Myrna said she is keeping her search efforts small for the time being; she feels like too many people looking for clues may disturb the pathway. She’s working closely with some friends and family and once she finds some hard evidence she plans to take the investigation to the next level.

Myrna has reached out to RCMP victim services in Regina and is meeting with a sergeant sometime this week to discuss her findings so far.

“It’s truly a discovery in process. I’m not giving up until I find it. By talking and communicating with the medium, she says ‘you’re really close, you’re on it, you’ll have some celebration of closure in September,’” Myrna explained. “We’re really close to September, so I feel if I don’t give up, it’s right there. I just have to dig deeper or something.”

Myrna said she had a wide range of questions run through her mind when she was told she was close to a discovery.

“I just kept getting goosebumps, I don’t know what it was. It was in my arms, my legs, I just don’t know what it was,” Myrna said.

Finding Montgrand a life goal for Myrna

While Myrna may feel like the RCMP hasn't supported her, she said the community of La Loche is outstanding.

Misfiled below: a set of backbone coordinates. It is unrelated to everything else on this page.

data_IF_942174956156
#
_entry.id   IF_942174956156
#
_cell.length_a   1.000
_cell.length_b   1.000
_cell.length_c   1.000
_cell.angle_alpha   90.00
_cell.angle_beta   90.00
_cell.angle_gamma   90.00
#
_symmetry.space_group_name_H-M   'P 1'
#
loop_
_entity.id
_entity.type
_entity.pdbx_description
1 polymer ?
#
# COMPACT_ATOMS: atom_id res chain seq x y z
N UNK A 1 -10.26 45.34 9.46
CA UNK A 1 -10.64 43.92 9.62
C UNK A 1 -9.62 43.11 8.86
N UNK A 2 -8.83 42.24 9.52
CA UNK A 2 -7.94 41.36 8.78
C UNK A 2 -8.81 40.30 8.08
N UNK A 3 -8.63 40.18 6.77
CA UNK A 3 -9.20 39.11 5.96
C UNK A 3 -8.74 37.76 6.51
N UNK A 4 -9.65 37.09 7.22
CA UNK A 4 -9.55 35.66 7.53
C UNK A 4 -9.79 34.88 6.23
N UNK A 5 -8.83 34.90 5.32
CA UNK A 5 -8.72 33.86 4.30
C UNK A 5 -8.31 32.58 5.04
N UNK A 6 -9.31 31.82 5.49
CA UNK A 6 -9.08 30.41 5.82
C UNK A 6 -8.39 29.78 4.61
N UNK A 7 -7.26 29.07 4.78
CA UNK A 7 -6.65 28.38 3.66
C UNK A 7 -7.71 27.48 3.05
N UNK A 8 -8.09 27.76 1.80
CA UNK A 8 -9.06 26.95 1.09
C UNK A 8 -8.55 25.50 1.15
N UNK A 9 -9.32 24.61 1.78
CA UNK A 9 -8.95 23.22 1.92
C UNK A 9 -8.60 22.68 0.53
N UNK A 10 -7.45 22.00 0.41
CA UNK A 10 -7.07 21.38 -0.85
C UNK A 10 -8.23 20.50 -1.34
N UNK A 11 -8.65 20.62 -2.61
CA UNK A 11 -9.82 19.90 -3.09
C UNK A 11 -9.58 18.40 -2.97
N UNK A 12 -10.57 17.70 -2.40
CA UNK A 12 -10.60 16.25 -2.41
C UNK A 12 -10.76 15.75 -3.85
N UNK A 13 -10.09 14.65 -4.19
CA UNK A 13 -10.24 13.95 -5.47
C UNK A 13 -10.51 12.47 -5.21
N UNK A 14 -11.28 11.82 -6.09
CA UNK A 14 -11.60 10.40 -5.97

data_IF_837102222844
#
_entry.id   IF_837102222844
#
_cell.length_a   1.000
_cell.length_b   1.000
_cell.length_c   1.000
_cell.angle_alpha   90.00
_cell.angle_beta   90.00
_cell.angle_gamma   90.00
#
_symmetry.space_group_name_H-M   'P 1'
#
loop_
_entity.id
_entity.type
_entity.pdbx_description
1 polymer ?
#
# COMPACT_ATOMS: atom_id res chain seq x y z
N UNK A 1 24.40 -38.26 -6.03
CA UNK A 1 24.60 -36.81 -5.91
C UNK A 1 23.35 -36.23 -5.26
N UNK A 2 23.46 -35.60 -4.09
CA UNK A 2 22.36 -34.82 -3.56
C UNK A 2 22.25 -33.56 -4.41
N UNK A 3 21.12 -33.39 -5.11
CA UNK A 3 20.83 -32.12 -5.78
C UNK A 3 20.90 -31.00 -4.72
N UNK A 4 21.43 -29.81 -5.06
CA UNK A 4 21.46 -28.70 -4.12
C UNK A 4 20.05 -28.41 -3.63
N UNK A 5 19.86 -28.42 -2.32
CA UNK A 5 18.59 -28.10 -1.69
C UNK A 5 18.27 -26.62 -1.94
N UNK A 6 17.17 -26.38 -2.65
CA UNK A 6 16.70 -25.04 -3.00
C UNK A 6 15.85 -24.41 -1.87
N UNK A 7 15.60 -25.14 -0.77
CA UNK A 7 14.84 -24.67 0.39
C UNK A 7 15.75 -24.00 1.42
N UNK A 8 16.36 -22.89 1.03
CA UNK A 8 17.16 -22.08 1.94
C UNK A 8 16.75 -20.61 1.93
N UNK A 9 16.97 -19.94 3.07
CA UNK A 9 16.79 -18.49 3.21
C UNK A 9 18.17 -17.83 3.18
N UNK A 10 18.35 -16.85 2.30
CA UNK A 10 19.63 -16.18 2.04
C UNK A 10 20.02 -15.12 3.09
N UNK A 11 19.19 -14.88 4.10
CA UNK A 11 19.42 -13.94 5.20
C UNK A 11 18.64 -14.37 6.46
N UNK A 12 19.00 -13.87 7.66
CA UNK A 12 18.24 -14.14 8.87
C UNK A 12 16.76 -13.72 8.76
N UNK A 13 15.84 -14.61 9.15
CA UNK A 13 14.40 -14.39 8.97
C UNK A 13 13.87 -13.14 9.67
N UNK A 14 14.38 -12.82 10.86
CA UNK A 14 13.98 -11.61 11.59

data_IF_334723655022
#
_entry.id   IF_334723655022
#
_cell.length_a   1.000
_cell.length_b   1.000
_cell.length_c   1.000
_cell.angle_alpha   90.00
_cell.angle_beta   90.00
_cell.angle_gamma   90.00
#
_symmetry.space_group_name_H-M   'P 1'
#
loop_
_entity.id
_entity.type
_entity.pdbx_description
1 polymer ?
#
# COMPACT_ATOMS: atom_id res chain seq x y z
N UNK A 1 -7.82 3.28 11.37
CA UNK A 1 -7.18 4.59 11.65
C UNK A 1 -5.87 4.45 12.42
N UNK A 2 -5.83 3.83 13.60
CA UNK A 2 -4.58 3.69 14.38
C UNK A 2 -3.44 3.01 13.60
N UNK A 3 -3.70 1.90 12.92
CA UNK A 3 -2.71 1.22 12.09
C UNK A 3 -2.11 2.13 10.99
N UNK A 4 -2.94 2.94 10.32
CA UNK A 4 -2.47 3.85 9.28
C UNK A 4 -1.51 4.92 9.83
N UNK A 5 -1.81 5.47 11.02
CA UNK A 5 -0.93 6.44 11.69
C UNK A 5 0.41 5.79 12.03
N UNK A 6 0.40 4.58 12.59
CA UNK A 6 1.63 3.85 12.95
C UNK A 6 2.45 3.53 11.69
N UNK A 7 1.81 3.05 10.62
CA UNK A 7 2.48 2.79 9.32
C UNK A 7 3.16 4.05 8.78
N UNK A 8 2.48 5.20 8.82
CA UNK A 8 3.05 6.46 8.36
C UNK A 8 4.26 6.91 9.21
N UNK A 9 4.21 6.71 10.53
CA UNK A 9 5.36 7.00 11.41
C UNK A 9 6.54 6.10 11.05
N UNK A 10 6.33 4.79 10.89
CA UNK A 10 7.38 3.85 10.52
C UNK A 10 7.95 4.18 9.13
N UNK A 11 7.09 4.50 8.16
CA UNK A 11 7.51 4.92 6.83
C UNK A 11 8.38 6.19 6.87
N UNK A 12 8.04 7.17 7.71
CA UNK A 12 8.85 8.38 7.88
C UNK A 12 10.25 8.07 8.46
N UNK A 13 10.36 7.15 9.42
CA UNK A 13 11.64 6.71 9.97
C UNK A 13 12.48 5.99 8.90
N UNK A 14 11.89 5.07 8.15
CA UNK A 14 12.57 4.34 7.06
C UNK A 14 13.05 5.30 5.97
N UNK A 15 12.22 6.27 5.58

“They’re really supportive. If you need a search team, they’ll gladly help you with it,” Myrna said about the community's support.

When Myrna considered moving back to La Loche, she said her goals were to open a salon and find her missing aunt. She said she’s always had a nagging feeling about Montgrand’s disappearance and wanted to start looking into things.

“It took me like five years to get settled back into my hometown,” Myrna said. “There are stories that come out when I mention her, but the actual digging part, I just started. I haven’t dug anything anywhere ever. I just went with word of mouth, people talking and getting names out there.”

Myrna said she talked with a number of her older clients who remember Montgrand babysitting them. She said a few of them do what they can to keep her spirit alive within the community by speaking about what they remember of Montgrand.

Even though Montgrand has been missing for almost 40 years, her niece said she will keep looking for another 30 years if she needs to.

“I know I’m going to find her. It’s just a matter of when. I just want peace,” Myrna said.